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As millions of workers remain on lockdown and businesses close their doors indefinitely, financial anxiety is on the rise amongst Americans and Canadians. With  Canada predicted to head into a recession thanks to the economic effects of the Covid-19 virus, many consumers are worried about their finances and whether they will be able to keep up with their debt repayments.

The average debt in Canadian households remains a record high levels with families owing $1.78 for every $1 they earn. As many of us prepare (or already experience) a drop in income and financial uncertainty in the future, here are a few ways you can stay on top of your debt while the world whether this storm.

1. Redesign Your Household Budget Now Using Your Expected Income

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If there ever was a need to get on the budgeting train, it is now. Reduced income and increased expenses such as increased household grocery bills mean many families will have to watch how they are spending. Whether you have been made redundant or work in the affected hospitality sector, tightening up your household budget can make sure you make the cuts where you can to meet your debt repayments like mortgages, loan and credit card repayments.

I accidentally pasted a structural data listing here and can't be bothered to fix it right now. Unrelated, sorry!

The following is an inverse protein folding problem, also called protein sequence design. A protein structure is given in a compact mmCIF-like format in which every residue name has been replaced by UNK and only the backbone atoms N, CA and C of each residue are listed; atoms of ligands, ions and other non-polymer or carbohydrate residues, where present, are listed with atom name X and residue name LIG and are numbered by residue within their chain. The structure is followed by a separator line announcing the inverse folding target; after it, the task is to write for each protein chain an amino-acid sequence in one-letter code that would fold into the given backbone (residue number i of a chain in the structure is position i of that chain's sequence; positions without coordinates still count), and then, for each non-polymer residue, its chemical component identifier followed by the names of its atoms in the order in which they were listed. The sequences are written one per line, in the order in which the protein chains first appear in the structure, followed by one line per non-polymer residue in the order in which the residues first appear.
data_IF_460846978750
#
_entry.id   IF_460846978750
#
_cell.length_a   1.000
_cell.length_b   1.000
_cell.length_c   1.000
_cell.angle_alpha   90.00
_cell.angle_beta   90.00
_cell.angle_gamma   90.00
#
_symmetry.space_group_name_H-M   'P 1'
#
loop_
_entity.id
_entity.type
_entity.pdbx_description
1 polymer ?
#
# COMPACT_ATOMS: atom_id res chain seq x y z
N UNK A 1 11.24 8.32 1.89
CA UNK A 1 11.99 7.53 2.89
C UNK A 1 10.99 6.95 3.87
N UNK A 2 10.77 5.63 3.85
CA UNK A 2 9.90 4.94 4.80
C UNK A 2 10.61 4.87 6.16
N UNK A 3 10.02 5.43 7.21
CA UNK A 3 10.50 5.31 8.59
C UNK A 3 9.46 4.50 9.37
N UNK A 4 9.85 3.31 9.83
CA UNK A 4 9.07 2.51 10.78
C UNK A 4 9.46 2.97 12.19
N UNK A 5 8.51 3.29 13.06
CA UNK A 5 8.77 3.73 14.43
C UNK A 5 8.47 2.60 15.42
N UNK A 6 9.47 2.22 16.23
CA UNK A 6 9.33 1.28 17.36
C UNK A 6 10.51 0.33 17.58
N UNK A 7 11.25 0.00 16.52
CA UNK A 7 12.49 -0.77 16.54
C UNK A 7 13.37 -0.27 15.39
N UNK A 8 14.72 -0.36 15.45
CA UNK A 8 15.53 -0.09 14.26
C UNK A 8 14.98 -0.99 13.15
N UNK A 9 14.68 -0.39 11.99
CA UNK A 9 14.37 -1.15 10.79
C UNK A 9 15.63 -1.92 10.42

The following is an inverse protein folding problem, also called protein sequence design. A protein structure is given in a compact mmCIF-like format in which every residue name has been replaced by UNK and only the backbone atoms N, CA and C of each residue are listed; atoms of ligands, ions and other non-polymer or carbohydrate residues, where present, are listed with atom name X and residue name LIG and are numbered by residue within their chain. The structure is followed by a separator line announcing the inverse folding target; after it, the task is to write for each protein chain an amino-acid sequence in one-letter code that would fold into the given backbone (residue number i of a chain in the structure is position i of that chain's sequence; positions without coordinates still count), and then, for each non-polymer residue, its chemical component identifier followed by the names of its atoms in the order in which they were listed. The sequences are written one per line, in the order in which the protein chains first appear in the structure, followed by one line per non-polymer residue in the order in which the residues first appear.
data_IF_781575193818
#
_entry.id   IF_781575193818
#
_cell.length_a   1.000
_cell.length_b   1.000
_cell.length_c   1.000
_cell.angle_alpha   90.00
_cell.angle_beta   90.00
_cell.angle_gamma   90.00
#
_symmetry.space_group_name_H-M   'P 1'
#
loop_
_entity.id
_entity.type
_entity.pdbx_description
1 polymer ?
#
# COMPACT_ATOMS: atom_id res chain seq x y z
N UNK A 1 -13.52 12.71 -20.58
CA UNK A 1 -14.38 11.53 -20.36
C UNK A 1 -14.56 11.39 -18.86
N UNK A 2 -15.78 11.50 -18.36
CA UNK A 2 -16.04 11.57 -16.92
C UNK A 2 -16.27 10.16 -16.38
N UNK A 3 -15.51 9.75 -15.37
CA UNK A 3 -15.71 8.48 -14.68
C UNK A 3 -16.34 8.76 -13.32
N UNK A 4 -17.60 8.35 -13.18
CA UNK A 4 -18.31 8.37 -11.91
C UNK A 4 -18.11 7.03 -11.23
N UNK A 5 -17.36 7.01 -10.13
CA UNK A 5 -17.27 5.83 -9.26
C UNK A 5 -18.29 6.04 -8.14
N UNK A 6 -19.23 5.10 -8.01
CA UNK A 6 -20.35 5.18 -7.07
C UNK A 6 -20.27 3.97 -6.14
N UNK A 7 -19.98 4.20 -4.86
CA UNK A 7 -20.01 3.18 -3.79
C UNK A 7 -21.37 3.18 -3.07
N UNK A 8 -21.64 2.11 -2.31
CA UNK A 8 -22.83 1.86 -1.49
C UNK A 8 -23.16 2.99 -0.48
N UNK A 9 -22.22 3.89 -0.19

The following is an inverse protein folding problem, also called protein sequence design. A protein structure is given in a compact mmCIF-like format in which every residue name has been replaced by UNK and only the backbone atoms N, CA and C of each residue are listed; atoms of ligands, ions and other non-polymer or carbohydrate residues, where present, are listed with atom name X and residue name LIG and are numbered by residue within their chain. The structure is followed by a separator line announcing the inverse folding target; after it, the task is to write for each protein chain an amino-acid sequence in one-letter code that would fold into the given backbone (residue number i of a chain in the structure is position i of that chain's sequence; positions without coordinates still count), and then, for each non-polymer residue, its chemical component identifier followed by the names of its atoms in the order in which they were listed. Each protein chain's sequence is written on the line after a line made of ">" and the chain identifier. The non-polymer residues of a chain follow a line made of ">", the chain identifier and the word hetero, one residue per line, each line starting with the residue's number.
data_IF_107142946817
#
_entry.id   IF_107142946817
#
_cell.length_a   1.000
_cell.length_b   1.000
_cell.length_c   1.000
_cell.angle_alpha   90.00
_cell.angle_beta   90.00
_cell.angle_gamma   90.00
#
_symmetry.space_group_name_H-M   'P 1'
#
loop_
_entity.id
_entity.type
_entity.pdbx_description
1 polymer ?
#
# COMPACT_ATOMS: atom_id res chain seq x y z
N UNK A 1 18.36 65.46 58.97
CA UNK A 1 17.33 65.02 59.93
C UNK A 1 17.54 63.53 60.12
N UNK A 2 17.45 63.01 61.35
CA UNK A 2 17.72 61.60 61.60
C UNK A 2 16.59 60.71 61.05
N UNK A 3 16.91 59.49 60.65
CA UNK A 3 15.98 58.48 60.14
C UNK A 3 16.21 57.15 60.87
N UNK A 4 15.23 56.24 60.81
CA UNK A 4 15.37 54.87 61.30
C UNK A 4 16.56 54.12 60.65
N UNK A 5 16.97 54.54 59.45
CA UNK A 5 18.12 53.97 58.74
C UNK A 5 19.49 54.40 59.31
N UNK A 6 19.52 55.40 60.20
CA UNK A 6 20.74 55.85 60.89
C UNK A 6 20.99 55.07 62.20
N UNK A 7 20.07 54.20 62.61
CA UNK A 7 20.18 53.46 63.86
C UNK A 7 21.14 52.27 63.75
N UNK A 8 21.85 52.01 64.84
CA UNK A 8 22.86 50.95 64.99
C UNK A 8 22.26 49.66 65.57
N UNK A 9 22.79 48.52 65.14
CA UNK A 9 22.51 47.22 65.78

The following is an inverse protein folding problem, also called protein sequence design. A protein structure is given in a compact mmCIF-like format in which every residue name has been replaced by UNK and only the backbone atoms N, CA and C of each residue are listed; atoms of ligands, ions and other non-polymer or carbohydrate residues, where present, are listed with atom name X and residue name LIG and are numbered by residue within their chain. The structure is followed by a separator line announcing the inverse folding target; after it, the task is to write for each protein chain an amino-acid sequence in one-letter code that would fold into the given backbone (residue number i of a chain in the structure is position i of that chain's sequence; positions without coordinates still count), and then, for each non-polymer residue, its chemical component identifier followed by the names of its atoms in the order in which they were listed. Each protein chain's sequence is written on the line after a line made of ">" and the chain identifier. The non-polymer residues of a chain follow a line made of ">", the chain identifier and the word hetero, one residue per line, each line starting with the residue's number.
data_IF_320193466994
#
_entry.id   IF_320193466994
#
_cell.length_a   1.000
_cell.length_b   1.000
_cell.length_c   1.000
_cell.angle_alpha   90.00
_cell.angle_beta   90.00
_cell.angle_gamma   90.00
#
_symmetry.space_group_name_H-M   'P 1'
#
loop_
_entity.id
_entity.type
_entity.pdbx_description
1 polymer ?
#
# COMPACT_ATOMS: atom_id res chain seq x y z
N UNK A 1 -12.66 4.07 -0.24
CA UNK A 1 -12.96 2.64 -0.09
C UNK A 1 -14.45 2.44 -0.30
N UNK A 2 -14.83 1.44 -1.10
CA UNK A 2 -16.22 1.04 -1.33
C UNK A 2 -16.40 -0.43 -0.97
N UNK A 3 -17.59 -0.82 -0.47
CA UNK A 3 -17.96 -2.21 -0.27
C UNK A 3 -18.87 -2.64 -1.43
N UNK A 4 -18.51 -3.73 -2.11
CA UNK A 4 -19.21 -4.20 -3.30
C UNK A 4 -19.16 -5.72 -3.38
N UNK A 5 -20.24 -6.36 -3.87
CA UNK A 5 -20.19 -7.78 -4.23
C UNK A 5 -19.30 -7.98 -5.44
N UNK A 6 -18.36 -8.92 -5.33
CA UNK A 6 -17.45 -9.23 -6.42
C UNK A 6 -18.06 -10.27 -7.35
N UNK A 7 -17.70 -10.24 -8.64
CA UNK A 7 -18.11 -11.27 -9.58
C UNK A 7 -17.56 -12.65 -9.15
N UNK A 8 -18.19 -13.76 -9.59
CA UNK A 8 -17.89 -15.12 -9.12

Start with determining what your household’s new income looks like due to affected hours or job cuts. Be sure to account for proven income, such as salaries. Unemployment benefits or government assistance should only be included when you have applied, and your application has been approved. Next, narrow down your expenses to the bare necessities such as rental/mortgage payments, food, and utilities. Any additional spending should be up for debate and a cut from your budget. This narrows the discrepancy between your lowered income and the amount needed to make your debt repayments.

2. Consider Personal Finance If You Find You Are Still Falling Short

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A majority of Canadians are more worried about their financial wellbeing than their physical well being, and it is no surprise. Unfortunately for some families, even with the strictest budget cuts, their income may not cover their bills. In these cases, it is time to look at covering the income gap. One option is securing a personal loan. With the current climate, the Government of Canada and many personal lenders like the National Bank of Canada and the Bank of Montreal are offering lines of credit and emergency loans to cover living expenses.